Jane Kennedy is a name not immediately familiar to a lot of people, and only a bit more familiar to people who remember the Vietnam War era and the Protest movements which sprung up because of it. But she was a vital and notable figure in the anti-war movement as someone who did what they did out of a sense of moral values, and a basic enduring love for the human race and who wanted to make a difference.
Since today is International Women’s Day, and we’re looking at those women who have made a difference, and are continuing to make a difference, I ran across this 1975 interview/documentary with Jane Kennedy from CBC Radio in Canada, and felt it would be a perfect addition to the growing list of women who have made a difference and whose contributions have shaped our history and culture.
Kennedy was a nurse and educator who, in her 40s became swept up in the activism which surrounded the Vietnam War and the growing voices of dissent against our involvement in it. Lending her nursing skills to the front lines of protest during those often violent days, Kennedy went on to become more involved, taking “direct action”; first by breaking into Dow Corning‘s Napalm producing Plant in Midland Michigan and destroying magnetic tapes containing manufacturing data. And a week later was involved in the destruction of Records at an Indianapolis Draft Board. Both events got her prison sentences; one in Michigan for a year from the Dow-Corning incident and the other, two years later for another year at the Women’s Federal Penitentiary in Alderson, West Virginia. And to quote Harriet Gross in her biography of Jane Kennedy:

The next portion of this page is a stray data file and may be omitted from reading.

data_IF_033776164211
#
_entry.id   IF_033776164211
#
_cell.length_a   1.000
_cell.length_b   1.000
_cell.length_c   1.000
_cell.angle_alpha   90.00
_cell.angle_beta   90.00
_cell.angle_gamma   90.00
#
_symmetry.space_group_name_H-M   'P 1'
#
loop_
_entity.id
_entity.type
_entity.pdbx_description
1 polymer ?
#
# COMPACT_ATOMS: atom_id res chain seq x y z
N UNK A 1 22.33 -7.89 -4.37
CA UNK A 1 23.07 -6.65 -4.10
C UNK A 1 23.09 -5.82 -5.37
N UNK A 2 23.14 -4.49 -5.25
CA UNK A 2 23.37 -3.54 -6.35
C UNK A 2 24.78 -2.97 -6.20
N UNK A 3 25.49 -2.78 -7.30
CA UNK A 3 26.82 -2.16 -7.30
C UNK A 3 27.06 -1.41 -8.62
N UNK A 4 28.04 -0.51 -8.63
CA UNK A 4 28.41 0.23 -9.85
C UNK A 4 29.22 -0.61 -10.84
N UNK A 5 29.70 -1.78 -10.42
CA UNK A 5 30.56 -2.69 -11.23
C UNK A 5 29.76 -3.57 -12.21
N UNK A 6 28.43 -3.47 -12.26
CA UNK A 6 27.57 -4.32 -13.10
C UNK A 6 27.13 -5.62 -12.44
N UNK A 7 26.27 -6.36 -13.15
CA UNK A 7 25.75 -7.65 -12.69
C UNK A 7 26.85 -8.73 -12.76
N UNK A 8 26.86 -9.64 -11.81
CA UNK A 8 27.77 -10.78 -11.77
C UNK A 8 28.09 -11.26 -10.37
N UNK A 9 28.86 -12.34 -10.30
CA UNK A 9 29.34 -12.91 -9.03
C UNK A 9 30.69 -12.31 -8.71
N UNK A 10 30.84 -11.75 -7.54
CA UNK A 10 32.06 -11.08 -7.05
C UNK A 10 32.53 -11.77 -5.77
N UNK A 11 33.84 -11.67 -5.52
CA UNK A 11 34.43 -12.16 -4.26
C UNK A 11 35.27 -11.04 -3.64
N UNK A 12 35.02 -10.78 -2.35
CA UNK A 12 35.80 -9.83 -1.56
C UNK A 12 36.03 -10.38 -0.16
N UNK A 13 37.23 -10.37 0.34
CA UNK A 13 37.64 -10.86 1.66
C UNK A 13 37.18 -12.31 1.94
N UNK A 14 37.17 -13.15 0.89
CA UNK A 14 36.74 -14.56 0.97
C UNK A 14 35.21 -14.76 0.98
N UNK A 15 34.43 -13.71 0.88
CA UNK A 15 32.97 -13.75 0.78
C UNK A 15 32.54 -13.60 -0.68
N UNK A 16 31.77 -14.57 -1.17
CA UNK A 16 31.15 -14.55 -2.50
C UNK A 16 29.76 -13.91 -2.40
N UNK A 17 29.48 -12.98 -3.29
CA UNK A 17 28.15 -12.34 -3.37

“Jane’s story begins in the early sixties in Chicago. She had come to enter graduate school at the University of Chicago in nursing. She left graduate school before complete the degree to accept a position on the nursing faculty of Loyola University, also in Chicago. Previous, after completing Master’s degree at the University of Pennsylvania, she had stayed on on as a member of their nursing faculty and then had taught at the university of Kentucky where she helped organize a new school of nursing It was while she was teaching at Loyola that a friend’s recounting of his experiences with cvili rights protest in the South prompted her to think about her own beliefs and the commitment they implied”.
Here is that CBC Radio interview with Jane Kennedy, as it was broadcast in 1975, shortly before her second prison stay.